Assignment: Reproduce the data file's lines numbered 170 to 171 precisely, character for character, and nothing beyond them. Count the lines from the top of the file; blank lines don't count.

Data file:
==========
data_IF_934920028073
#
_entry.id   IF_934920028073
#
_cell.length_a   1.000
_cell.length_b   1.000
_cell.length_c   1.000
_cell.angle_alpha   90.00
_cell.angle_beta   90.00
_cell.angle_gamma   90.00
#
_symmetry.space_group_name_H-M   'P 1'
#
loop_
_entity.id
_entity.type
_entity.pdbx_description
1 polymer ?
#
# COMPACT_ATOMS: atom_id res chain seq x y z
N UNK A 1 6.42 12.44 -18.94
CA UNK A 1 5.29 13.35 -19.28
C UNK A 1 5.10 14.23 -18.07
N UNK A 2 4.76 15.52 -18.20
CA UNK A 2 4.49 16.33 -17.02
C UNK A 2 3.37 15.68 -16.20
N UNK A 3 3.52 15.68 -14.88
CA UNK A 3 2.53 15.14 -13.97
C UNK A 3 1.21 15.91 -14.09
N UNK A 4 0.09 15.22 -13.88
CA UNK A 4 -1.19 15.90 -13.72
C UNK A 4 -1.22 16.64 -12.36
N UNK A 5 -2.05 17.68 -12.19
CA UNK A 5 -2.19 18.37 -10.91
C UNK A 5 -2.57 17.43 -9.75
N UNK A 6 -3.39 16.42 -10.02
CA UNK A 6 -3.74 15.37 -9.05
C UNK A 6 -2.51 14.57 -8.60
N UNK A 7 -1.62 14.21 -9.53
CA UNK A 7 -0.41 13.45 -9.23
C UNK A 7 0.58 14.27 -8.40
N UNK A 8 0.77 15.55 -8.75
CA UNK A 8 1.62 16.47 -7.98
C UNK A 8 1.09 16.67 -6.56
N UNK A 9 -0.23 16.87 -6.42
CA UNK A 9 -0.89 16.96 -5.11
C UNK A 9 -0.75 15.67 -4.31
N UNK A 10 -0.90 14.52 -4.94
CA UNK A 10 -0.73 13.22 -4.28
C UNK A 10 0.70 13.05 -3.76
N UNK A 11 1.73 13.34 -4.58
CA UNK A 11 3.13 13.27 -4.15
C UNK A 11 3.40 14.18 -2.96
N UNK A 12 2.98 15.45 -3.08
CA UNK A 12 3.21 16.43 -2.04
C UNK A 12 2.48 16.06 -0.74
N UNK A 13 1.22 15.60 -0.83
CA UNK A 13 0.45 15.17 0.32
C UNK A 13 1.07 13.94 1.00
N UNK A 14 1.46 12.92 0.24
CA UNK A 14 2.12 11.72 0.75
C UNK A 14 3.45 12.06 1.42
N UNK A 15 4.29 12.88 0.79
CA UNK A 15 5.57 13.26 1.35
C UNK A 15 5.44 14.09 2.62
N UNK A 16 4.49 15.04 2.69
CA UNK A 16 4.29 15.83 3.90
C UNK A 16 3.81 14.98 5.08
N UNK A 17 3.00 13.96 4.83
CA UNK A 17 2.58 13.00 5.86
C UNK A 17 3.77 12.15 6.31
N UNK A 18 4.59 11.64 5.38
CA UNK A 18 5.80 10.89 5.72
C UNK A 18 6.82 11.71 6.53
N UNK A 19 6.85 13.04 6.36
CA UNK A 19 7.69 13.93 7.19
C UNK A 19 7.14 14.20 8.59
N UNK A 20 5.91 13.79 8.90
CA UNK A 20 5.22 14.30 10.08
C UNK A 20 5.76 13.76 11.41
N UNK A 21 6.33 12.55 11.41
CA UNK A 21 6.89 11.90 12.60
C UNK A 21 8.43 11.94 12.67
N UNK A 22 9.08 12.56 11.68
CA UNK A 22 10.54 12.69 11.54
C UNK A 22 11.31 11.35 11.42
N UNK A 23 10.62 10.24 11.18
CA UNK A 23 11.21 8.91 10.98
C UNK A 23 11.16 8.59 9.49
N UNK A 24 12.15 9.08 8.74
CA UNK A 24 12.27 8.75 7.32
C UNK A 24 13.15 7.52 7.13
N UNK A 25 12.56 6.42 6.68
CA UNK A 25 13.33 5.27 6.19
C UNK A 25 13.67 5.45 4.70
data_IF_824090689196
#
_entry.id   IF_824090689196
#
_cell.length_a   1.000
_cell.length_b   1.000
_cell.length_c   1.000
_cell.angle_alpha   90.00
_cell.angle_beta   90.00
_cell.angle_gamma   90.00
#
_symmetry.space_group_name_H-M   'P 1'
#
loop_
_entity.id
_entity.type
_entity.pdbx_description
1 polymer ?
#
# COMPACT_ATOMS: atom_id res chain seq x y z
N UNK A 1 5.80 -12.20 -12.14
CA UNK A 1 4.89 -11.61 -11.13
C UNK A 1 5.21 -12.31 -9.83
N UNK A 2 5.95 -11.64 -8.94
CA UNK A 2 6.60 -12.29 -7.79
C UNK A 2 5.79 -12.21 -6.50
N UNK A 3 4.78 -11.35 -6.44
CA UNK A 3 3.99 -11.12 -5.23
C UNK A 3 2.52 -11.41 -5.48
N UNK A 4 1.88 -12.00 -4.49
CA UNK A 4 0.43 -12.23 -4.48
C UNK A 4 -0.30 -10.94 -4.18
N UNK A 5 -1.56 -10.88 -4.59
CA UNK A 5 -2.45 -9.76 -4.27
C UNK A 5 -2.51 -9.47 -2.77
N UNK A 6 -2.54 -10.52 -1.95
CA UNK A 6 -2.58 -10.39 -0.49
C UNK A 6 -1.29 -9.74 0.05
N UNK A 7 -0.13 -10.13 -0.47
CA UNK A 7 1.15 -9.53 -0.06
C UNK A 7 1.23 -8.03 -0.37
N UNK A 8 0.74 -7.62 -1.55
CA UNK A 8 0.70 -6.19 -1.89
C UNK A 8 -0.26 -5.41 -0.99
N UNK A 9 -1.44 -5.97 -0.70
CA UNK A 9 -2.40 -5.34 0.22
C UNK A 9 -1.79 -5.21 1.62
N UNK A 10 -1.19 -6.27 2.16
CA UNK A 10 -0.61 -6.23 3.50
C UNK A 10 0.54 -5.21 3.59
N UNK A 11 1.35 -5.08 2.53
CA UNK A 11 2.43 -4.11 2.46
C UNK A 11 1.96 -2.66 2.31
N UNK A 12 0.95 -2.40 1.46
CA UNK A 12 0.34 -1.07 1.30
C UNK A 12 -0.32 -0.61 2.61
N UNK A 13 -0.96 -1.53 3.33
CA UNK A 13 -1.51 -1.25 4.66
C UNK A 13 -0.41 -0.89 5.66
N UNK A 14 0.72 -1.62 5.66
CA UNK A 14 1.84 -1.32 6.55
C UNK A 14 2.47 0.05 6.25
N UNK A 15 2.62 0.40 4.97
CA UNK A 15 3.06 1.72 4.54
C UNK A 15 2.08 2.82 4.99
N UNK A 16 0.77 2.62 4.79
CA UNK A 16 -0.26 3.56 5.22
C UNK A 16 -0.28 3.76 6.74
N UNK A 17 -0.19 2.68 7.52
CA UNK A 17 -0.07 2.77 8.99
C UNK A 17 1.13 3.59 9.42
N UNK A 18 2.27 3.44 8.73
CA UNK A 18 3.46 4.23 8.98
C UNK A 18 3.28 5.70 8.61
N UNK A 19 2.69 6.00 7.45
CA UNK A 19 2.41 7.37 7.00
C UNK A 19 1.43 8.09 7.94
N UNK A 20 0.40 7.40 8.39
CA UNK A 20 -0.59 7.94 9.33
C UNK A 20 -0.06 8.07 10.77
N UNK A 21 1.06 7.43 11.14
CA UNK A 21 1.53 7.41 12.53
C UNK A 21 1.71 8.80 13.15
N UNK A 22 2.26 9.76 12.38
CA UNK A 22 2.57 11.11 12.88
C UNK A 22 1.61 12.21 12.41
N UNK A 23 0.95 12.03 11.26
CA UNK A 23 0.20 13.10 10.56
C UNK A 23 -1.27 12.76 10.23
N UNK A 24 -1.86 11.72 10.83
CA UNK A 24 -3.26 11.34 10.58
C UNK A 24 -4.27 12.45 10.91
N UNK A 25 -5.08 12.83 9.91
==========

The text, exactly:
N UNK A 19 2.69 6.00 7.45
CA UNK A 19 2.41 7.37 7.00